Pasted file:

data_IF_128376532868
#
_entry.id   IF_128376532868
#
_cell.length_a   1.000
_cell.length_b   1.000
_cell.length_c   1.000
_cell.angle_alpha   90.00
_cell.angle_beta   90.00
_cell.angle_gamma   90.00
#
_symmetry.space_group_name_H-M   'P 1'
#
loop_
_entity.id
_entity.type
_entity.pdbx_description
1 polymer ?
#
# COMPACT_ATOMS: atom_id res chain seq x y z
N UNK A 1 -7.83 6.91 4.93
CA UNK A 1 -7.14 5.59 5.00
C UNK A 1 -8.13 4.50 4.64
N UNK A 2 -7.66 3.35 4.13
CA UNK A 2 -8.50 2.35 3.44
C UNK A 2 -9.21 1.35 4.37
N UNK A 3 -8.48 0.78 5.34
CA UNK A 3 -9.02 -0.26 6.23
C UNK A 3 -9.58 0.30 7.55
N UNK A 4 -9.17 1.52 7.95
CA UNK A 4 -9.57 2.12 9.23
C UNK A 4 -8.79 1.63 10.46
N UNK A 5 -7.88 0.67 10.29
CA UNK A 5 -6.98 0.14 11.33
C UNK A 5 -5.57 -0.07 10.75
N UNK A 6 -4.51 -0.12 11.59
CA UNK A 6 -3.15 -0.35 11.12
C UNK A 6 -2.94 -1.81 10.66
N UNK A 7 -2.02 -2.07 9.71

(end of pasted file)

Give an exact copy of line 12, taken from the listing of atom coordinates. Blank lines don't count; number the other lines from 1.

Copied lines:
_symmetry.space_group_name_H-M   'P 1'